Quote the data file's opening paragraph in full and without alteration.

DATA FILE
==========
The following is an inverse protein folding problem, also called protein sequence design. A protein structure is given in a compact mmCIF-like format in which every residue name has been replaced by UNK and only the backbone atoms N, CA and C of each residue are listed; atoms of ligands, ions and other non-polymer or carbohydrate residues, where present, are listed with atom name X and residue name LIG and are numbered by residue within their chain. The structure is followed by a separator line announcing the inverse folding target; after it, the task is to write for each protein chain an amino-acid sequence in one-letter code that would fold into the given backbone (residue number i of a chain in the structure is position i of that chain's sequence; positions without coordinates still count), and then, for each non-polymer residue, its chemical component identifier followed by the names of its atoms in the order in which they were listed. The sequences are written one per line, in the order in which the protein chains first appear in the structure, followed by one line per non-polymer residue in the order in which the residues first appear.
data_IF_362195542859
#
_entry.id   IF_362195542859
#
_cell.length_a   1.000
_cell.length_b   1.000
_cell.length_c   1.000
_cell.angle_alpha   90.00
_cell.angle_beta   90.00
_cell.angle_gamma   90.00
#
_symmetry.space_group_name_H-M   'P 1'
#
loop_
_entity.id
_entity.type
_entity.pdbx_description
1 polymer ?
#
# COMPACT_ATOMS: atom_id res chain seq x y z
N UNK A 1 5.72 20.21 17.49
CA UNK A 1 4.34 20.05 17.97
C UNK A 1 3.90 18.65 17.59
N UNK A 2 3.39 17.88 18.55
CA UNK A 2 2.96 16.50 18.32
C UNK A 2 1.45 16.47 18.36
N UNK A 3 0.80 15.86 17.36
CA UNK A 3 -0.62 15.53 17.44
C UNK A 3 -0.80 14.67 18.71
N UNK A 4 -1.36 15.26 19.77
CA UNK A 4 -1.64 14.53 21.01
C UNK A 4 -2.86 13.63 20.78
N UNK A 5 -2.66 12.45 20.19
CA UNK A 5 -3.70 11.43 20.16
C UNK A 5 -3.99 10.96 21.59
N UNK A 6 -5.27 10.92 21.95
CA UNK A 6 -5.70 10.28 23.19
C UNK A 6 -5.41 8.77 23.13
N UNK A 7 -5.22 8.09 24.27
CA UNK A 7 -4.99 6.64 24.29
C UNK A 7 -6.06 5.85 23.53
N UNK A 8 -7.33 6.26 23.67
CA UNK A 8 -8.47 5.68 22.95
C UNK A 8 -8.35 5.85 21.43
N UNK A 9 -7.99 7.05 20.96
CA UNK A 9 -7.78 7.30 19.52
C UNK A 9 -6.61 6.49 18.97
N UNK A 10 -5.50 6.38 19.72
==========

The following is an inverse protein folding problem, also called protein sequence design. A protein structure is given in a compact mmCIF-like format in which every residue name has been replaced by UNK and only the backbone atoms N, CA and C of each residue are listed; atoms of ligands, ions and other non-polymer or carbohydrate residues, where present, are listed with atom name X and residue name LIG and are numbered by residue within their chain. The structure is followed by a separator line announcing the inverse folding target; after it, the task is to write for each protein chain an amino-acid sequence in one-letter code that would fold into the given backbone (residue number i of a chain in the structure is position i of that chain's sequence; positions without coordinates still count), and then, for each non-polymer residue, its chemical component identifier followed by the names of its atoms in the order in which they were listed. The sequences are written one per line, in the order in which the protein chains first appear in the structure, followed by one line per non-polymer residue in the order in which the residues first appear.